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Film festival crowns Edmonton student

Bellerose holds third annual Obelisk Film Festival

By: Scott Hayes

  |  Posted: Saturday, Jun 14, 2014 06:00 am

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  • AWARD-WINNING FILMMAKER – Student filmmaker Bryce Grimes of Lillian Osborne High School shows off his awards for best film and best use of sound, which he captured at the third annual Obelisk Film Festival at St. Albert's Bellerose Composite High School.
    AWARD-WINNING FILMMAKER – Student filmmaker Bryce Grimes of Lillian Osborne High School shows off his awards for best film and best use of sound, which he captured at the third annual Obelisk Film Festival at St. Albert's Bellerose Composite High School.
    Supplied photo
  • WATER DANCER – Bryce Grimes' film The Water Dancer is
    WATER DANCER – Bryce Grimes' film The Water Dancer is "an ambiguous take on depression" that highlights the complexity of the issue.

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Bellerose Composite High School’s third annual Obelisk Film Festival opened itself up to a wider film community for the first time this week by sending its big prize to a student from a south Edmonton school.

Bryce Grimes won the trophy for best film for his poetic short work called The Water Dancer. The Grade 12 student from Lillian Osborne High School in the Carter Crest neighbourhood near Terwillegar Drive called it his first independent film and he was clearly thrilled with the end result.

He was inspired to create the piece as a sombre study of mental illness.

“It’s an ambiguous take on depression and the consequences of that,” he began.

“It aims to make you realize through the ambiguity that no issue like depression is ever as easy as saying ‘it’s bad.’ For some people, it is like a necessity. I just wanted to raise awareness about the issue and demonstrate the complexities of it.”

It was a heavy and difficult topic to tackle, one that he also completed with an art school esthetic, a non-linear plot and considerate technical choices including an ominous and poignantly thematic clock.

The film ends with a prolonged silence, the heightened effect of which brilliantly forces the audience’s attention on the images.

Those choices helped to garner the film another win for best use of sound at the festival.

Grimes is no stranger to accolades. His experiences in film have also recently seen him with a first place win in the Just Drive Canada contest, an insurance company-sponsored video competition about the dangers of distracted driving.

He, along with fellow Lillian Osborne students Rostyslav Soroka, Austin Affleck and Matthew Fok, won for their work called Distracted Driving is a Killer. The win included a $1,500 prize to the winners plus $1,000 to their school.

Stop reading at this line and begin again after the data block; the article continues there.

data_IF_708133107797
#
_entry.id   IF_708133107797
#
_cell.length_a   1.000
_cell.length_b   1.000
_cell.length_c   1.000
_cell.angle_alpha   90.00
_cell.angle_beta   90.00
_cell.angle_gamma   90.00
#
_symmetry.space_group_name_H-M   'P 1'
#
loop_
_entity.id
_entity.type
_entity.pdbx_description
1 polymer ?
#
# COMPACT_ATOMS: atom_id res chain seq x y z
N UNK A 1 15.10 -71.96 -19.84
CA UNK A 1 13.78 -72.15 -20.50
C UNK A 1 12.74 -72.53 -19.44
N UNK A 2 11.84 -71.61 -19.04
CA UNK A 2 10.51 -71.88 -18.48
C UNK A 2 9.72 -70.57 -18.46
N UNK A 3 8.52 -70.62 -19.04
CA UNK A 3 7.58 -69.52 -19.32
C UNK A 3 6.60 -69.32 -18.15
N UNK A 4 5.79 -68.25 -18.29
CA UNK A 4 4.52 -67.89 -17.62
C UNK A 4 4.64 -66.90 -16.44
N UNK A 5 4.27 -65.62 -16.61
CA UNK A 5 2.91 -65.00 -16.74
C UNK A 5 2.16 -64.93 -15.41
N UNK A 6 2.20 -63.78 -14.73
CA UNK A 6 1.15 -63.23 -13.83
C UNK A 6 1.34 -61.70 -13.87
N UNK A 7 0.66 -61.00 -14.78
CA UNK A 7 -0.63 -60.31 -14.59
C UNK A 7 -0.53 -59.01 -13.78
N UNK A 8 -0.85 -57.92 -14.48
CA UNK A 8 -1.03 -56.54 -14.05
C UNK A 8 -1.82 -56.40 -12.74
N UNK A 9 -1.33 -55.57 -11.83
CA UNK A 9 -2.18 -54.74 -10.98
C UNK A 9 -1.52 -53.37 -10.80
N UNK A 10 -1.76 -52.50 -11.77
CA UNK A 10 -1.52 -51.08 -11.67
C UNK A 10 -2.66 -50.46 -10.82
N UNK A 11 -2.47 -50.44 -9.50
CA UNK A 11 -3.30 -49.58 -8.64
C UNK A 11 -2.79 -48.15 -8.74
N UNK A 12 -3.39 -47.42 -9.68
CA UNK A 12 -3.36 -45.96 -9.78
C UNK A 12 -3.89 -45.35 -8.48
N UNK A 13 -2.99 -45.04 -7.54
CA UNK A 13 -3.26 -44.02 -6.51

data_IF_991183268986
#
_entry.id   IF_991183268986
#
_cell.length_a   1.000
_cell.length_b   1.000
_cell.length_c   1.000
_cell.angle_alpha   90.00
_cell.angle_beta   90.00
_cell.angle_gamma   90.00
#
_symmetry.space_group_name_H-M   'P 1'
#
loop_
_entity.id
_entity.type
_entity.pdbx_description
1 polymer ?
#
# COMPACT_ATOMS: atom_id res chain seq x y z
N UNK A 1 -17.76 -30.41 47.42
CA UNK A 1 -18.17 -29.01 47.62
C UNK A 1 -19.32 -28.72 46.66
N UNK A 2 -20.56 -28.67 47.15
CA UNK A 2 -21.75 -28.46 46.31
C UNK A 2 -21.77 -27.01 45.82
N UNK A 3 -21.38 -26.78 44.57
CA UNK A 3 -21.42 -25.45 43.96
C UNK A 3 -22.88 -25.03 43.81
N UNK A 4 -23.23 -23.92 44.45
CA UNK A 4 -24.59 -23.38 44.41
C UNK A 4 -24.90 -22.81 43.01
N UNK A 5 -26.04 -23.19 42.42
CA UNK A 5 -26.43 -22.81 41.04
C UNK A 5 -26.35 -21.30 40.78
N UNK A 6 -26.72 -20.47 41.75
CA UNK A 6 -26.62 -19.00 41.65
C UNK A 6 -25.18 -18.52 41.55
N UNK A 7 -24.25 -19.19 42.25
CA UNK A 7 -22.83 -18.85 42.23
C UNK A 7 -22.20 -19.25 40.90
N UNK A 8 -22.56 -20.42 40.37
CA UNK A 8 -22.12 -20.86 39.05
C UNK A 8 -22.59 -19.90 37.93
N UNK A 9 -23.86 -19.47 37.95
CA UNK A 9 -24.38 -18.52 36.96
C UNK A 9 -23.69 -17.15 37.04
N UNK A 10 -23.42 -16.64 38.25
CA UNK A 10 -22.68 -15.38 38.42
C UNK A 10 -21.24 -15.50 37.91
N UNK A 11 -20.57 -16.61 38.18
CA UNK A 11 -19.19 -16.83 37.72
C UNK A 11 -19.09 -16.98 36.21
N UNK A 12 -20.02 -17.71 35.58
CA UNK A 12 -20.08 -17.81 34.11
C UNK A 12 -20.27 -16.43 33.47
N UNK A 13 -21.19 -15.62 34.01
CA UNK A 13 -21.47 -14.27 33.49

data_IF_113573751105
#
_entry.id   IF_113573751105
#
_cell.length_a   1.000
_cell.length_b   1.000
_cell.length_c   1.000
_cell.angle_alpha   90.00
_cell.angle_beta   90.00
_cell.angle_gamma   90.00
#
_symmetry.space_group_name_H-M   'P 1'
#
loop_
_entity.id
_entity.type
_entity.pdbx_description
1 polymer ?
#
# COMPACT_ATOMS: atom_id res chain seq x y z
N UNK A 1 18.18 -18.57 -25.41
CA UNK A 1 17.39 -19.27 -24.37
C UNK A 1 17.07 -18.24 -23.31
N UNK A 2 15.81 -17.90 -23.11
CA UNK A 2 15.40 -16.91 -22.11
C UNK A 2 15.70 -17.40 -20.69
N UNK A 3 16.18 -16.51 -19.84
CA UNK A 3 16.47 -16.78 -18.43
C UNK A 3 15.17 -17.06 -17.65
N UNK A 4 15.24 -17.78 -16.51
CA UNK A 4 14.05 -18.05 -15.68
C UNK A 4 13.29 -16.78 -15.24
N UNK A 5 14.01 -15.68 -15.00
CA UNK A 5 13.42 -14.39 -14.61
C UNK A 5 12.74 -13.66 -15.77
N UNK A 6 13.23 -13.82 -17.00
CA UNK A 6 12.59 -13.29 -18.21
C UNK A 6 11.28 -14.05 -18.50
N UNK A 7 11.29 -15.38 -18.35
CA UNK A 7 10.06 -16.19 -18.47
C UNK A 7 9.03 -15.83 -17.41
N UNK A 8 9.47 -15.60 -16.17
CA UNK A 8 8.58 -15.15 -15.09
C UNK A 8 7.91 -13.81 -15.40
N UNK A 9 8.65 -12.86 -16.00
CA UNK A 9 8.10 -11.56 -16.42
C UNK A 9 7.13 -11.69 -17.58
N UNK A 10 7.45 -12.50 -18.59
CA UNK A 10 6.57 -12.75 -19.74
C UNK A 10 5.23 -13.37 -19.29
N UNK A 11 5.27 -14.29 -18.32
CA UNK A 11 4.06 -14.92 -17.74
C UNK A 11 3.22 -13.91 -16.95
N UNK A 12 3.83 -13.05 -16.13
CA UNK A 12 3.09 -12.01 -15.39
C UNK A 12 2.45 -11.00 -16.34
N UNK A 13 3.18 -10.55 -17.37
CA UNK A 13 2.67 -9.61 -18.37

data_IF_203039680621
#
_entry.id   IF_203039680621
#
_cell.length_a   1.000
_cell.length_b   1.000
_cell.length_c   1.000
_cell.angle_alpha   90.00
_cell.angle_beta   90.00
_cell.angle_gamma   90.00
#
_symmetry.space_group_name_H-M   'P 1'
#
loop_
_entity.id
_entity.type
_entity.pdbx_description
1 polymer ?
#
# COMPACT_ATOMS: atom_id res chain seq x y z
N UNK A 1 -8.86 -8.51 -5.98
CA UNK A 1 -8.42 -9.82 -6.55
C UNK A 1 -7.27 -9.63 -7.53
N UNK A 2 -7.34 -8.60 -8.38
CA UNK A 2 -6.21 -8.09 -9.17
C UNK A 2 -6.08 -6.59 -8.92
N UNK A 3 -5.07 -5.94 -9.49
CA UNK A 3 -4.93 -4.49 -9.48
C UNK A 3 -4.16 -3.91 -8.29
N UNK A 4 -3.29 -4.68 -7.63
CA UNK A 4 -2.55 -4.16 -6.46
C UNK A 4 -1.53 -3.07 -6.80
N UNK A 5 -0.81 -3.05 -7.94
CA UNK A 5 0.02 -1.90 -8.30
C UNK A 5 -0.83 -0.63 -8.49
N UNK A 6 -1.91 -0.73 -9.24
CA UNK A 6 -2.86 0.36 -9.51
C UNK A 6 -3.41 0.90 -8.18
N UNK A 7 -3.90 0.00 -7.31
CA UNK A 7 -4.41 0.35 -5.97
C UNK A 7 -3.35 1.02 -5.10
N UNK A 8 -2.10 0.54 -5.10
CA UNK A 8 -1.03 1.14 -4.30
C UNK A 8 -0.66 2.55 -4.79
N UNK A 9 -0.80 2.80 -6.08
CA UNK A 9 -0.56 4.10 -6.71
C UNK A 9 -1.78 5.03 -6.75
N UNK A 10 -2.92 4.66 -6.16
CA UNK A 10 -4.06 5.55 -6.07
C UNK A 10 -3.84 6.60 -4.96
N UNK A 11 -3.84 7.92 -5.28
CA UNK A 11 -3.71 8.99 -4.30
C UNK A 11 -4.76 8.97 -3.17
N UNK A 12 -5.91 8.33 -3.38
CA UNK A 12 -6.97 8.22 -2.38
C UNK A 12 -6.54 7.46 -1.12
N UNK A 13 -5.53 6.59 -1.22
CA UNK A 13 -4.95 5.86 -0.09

Despite these early achievements, he has no plans to follow past Obelisk winner Jesse Platt’s education pathway to the prestigious Vancouver Film School. Grimes said he intends to attend the University of Alberta School of Business but he does have a film still in production that he hopes will be accepted into this fall’s Edmonton International Film Festival.

Filmmaking, he said, isn’t something that’s necessarily at the top of his list for studies but it’s still very close to his heart.

“It’s definitely a passion. I’ll continue to make films.”

His think piece was one of several contenders that also included a mysterious tale of a young man haunted by a shadow that he couldn’t outrun, a tainted love story, a music video of sorts that involved some frenetic seated dance moves, and a humorous pseudo-reality show with a “typical Canadian” who sure does love his cheese and butter and definitely seems atypical in many other ways too.

Other winners included Simple Days by Bellerose student Mitchell Peyton for best screenplay and Moment by J. Percy Page student Everett Sokol.

Organizer and Bellerose’s film studies teacher Dave Edwards was pleased overall with the slate of contenders. He especially sees the win from outside St. Albert as a sure sign that the competition itself will have “legs,” as they say in the film business, continuing on into the future and expanding its reach even farther afield.

“We were really happy with the variety of submissions,” he stated, mentioning that entrants came from five different area high schools, three of which are in Edmonton.

“We spread the awards around nicely, which is good. Really, we were happy with the overall quality of the films. I think the quality from top to bottom was improved this year from last year.”


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